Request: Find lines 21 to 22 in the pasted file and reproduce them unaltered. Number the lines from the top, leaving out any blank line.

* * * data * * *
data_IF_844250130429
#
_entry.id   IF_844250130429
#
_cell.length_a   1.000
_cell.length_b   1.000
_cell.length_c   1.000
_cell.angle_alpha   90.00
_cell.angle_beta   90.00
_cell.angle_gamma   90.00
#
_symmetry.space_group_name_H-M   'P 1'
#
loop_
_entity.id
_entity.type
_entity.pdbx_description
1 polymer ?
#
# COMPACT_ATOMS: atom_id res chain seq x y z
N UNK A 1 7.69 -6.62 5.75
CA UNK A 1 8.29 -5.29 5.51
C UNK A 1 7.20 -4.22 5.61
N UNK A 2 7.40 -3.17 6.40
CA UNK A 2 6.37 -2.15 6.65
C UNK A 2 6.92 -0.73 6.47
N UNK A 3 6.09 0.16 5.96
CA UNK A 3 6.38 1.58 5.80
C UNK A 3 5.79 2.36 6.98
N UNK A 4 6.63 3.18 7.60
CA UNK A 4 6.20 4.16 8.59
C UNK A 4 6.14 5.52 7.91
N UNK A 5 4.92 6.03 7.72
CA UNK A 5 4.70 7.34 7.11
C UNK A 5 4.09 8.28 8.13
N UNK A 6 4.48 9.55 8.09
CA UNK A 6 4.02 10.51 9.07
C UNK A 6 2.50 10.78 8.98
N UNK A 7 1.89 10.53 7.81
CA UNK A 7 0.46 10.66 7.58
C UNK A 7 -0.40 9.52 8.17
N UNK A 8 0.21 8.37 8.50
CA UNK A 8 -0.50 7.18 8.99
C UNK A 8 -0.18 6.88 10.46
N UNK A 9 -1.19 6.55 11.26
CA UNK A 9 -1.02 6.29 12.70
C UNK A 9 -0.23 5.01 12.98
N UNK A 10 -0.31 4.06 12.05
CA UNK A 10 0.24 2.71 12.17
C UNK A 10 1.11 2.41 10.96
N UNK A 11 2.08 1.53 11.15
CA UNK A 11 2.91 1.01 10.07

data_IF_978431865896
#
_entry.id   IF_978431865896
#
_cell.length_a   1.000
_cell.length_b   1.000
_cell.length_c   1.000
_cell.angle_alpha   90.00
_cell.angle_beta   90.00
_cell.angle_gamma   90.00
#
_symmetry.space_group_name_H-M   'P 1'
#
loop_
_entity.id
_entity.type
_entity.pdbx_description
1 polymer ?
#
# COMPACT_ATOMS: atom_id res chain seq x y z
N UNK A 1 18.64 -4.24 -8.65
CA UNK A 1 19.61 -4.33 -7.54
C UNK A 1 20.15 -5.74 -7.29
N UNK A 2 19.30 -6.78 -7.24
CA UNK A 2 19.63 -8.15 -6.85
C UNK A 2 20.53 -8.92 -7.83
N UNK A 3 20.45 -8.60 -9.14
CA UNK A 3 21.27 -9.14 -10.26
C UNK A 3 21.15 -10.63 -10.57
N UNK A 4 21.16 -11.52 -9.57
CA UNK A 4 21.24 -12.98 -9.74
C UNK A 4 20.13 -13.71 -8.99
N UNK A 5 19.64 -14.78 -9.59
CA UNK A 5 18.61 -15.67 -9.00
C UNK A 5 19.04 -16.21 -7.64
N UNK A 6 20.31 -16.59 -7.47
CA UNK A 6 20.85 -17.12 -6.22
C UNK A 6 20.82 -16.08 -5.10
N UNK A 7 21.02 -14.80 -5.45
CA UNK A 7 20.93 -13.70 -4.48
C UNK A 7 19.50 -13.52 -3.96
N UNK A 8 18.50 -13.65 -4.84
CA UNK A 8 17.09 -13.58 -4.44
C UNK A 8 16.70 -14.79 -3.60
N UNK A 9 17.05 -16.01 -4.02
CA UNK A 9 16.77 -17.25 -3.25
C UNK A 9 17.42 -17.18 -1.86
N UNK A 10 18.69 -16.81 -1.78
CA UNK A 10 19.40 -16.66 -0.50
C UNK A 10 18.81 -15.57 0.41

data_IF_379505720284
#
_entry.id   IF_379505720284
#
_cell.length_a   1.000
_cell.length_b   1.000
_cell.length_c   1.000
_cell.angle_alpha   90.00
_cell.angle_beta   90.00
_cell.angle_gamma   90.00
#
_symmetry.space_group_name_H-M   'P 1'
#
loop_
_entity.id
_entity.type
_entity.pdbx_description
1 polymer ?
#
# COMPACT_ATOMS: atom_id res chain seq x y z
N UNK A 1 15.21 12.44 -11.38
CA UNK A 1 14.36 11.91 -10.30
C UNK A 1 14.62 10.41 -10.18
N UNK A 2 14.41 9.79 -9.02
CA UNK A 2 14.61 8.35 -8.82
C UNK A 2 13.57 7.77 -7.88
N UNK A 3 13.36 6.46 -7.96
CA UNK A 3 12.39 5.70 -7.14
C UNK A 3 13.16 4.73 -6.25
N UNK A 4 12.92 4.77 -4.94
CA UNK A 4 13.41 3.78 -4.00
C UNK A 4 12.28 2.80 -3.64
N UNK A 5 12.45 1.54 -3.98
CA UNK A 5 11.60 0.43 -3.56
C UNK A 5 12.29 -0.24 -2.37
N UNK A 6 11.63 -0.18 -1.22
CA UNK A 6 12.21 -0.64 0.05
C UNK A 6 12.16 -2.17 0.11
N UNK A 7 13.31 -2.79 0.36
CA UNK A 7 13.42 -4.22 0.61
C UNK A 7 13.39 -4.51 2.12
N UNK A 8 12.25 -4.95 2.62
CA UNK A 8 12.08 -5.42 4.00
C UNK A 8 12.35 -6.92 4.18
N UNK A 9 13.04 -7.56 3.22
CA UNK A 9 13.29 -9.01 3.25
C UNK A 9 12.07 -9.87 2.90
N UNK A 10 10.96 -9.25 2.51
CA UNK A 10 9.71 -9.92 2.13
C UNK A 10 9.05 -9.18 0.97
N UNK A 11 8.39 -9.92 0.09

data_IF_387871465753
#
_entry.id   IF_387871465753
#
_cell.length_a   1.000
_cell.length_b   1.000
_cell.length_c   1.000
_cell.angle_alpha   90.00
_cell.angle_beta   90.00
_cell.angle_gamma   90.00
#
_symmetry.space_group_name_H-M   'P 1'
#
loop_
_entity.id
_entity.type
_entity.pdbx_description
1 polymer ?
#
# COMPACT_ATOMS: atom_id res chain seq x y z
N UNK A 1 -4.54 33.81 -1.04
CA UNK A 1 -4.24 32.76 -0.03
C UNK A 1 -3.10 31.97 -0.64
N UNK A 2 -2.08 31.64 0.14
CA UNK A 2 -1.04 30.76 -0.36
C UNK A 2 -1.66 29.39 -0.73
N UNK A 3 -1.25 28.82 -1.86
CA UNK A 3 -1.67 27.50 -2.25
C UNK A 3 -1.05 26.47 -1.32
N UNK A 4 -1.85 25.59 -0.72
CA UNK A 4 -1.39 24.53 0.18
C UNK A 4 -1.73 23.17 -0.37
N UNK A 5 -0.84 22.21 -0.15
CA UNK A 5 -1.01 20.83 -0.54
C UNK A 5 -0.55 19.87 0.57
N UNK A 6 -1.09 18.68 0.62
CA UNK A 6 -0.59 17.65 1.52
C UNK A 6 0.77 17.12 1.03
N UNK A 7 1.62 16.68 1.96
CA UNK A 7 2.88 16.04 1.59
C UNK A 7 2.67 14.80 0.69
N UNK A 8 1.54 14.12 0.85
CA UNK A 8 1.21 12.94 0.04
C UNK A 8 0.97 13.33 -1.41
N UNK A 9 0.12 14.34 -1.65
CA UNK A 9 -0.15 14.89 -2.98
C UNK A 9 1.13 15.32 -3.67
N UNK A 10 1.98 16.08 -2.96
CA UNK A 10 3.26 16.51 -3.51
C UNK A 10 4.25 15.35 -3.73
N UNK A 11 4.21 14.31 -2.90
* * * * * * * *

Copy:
N UNK A 1 7.69 -6.62 5.75
CA UNK A 1 8.29 -5.29 5.51